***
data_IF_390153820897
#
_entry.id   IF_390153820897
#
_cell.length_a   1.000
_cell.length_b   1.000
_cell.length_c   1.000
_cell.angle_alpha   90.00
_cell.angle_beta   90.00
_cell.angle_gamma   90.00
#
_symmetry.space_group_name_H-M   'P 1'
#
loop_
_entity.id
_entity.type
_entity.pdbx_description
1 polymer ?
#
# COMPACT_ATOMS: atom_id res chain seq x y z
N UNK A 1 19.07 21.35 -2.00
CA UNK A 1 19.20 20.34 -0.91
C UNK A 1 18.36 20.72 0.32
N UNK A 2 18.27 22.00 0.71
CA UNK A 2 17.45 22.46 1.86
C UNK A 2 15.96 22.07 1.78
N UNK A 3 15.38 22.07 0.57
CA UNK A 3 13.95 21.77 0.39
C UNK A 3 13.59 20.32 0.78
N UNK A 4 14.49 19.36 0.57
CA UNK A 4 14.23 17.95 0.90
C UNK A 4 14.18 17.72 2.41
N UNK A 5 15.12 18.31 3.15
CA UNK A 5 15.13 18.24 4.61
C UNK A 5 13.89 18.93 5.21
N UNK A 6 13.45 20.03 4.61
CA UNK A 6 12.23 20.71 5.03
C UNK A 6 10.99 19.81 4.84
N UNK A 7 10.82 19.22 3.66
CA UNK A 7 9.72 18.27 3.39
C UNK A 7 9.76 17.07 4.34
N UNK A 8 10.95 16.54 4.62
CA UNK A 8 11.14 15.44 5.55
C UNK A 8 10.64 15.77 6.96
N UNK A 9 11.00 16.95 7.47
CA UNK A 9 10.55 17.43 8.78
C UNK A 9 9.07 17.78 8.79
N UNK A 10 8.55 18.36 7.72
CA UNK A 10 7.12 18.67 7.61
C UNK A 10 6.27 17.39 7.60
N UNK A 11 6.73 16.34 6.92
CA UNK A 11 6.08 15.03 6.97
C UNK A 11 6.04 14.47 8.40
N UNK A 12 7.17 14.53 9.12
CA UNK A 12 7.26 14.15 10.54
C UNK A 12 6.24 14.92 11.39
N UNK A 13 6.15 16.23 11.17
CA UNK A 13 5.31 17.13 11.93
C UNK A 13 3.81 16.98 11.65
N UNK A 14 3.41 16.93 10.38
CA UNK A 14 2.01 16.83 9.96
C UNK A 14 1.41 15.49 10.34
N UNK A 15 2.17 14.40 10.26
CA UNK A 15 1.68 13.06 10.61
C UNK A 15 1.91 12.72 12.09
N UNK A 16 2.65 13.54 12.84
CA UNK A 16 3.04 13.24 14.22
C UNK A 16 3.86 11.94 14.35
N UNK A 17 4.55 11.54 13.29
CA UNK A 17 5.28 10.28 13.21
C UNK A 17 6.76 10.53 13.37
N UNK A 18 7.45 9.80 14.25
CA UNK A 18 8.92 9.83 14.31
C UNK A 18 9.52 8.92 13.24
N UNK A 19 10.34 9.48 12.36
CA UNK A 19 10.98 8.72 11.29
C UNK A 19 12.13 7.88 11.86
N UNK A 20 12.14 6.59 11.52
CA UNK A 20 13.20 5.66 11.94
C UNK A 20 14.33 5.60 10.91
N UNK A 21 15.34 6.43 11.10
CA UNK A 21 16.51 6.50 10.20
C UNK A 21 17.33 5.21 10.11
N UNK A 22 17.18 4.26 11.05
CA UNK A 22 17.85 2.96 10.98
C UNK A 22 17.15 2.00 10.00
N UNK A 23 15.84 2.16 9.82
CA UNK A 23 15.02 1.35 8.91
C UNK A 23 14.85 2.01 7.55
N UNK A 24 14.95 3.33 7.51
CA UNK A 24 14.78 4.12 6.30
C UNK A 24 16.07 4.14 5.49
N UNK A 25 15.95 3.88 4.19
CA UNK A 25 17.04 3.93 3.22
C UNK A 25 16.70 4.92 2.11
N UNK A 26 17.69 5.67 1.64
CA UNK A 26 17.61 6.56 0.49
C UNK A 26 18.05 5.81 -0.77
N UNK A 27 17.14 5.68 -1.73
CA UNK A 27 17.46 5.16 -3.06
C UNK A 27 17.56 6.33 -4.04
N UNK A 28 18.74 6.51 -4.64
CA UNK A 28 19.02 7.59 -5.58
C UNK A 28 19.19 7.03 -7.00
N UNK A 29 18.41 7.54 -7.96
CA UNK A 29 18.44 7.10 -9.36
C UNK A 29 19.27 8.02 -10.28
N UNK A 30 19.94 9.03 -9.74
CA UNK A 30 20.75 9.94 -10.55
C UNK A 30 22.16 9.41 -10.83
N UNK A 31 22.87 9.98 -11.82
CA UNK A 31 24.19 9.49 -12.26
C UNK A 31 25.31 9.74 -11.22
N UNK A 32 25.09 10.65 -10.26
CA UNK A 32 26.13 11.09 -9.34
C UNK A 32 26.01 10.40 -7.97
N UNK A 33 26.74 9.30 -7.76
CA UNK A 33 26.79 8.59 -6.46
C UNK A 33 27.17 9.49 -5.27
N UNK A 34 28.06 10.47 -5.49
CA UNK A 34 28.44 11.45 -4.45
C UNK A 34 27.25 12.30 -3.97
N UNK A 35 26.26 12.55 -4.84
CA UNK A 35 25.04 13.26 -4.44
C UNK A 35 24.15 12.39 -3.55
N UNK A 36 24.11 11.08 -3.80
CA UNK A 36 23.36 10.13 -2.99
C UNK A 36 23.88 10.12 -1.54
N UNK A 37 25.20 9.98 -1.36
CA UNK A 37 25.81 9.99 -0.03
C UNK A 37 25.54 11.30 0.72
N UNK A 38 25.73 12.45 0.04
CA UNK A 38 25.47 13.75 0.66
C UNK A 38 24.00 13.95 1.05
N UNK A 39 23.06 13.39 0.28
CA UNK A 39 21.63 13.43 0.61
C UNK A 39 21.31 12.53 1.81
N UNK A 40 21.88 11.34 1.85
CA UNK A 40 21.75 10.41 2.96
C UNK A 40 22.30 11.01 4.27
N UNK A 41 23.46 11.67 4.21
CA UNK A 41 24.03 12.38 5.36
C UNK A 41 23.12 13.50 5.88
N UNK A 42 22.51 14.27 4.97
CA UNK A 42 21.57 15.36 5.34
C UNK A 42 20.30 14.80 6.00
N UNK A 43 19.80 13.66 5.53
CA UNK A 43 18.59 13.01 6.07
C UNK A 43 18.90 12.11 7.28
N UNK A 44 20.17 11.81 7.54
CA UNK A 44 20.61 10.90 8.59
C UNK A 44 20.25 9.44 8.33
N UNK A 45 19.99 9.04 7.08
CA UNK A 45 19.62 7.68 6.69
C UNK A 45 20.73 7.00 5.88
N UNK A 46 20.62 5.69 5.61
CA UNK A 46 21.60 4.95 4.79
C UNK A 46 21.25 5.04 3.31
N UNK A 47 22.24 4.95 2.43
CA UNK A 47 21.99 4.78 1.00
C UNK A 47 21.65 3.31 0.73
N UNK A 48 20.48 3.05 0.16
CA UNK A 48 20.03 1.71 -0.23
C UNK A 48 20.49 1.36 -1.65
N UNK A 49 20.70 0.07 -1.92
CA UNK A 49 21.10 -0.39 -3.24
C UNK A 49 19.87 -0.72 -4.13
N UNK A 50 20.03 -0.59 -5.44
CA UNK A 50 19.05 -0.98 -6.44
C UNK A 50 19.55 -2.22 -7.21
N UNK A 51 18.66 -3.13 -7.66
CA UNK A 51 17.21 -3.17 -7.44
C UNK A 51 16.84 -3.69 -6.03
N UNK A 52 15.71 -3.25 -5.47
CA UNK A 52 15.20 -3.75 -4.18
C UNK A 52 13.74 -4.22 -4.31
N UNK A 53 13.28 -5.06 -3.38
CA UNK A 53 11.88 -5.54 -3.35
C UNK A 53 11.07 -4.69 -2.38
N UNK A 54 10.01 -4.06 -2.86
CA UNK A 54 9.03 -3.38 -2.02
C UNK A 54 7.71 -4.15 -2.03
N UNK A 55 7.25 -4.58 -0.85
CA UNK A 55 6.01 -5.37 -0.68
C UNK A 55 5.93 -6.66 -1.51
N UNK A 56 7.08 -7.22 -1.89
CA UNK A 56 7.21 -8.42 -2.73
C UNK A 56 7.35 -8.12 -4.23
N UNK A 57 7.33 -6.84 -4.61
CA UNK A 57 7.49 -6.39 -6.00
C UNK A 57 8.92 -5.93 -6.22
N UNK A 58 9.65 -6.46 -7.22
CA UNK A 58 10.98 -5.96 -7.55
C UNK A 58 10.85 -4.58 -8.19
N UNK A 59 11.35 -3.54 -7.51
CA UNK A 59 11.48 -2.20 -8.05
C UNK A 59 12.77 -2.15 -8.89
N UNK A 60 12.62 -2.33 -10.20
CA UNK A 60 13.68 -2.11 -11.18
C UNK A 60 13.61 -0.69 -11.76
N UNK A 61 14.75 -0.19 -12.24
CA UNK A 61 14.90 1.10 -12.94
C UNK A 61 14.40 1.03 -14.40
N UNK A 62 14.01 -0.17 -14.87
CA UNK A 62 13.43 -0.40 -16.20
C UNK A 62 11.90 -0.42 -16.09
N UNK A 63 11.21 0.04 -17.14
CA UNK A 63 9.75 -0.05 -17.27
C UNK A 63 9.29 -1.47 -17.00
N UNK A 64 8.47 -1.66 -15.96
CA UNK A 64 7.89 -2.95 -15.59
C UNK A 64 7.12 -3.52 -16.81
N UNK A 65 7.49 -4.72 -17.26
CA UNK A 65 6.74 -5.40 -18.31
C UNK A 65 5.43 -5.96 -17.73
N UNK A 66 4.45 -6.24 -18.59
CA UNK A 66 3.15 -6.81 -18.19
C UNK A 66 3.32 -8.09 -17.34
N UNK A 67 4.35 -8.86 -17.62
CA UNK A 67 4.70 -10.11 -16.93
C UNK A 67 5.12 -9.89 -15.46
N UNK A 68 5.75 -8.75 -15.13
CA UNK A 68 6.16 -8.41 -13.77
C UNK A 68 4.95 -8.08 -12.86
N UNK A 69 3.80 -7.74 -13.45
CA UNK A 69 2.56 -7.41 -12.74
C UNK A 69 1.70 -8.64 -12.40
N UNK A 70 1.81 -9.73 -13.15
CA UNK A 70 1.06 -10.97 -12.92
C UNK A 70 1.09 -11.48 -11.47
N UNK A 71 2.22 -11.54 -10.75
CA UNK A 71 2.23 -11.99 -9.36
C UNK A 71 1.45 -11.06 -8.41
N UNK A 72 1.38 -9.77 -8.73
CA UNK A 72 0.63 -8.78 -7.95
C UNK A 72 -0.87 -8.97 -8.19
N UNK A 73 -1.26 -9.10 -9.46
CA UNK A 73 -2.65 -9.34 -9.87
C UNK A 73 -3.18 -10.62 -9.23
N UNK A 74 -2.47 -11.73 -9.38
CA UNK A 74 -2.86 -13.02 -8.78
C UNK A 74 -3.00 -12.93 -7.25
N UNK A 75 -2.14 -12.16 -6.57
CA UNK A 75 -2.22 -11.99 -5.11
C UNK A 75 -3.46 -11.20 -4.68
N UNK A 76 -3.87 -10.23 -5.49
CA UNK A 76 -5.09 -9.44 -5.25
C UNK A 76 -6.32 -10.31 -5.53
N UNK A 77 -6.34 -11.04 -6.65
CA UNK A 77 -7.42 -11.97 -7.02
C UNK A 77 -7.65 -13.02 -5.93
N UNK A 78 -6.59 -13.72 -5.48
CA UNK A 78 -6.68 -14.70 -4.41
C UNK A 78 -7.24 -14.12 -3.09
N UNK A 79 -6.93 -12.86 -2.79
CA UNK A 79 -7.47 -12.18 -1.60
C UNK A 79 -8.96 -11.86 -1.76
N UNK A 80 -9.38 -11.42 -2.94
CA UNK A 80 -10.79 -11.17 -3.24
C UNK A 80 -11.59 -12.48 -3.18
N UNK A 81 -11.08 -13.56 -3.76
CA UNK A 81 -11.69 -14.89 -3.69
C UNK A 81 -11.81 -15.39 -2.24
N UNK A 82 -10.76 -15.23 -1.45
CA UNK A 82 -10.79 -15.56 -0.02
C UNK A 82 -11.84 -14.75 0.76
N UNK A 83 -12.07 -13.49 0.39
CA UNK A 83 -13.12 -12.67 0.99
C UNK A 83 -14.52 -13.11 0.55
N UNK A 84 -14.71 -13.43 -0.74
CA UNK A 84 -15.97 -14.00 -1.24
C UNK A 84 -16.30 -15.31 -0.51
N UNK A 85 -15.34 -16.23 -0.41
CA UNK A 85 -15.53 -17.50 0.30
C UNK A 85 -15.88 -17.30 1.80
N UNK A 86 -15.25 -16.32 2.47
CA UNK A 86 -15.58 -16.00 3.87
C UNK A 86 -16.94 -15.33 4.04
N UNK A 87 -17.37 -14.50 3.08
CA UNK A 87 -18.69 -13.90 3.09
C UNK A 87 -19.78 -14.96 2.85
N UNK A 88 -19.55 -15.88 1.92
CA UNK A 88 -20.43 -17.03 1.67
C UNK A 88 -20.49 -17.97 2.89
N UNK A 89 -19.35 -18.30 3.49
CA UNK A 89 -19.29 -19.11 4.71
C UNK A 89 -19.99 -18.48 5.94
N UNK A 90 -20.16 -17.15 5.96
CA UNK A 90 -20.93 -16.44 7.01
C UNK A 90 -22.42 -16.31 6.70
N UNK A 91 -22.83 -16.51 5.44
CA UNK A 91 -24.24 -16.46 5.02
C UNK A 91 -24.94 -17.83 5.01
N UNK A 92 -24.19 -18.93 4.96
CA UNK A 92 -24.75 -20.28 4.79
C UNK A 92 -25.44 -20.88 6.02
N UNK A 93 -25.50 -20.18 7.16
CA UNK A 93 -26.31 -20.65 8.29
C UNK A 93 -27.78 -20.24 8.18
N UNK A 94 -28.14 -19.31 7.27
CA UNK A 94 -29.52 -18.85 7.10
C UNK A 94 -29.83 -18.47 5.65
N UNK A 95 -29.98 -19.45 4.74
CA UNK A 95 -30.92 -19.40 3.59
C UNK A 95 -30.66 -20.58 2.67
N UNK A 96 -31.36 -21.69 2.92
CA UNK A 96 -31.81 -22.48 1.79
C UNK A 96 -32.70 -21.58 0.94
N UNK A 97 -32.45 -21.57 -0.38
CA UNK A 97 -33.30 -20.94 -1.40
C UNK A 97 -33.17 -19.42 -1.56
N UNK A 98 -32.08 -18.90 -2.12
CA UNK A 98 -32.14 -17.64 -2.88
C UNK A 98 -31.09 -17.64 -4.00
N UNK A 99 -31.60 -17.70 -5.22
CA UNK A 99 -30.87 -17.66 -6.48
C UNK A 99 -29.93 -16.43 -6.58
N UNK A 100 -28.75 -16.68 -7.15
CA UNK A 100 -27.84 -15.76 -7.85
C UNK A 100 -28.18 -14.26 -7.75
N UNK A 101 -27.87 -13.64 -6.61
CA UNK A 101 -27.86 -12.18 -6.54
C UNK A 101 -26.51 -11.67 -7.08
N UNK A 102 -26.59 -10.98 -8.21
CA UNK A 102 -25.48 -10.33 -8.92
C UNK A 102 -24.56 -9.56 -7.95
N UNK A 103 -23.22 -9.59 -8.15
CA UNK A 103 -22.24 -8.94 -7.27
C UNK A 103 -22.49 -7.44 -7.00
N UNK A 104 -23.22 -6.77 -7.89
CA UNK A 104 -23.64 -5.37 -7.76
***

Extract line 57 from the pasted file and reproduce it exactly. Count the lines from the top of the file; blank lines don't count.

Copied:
N UNK A 13 6.15 16.23 11.17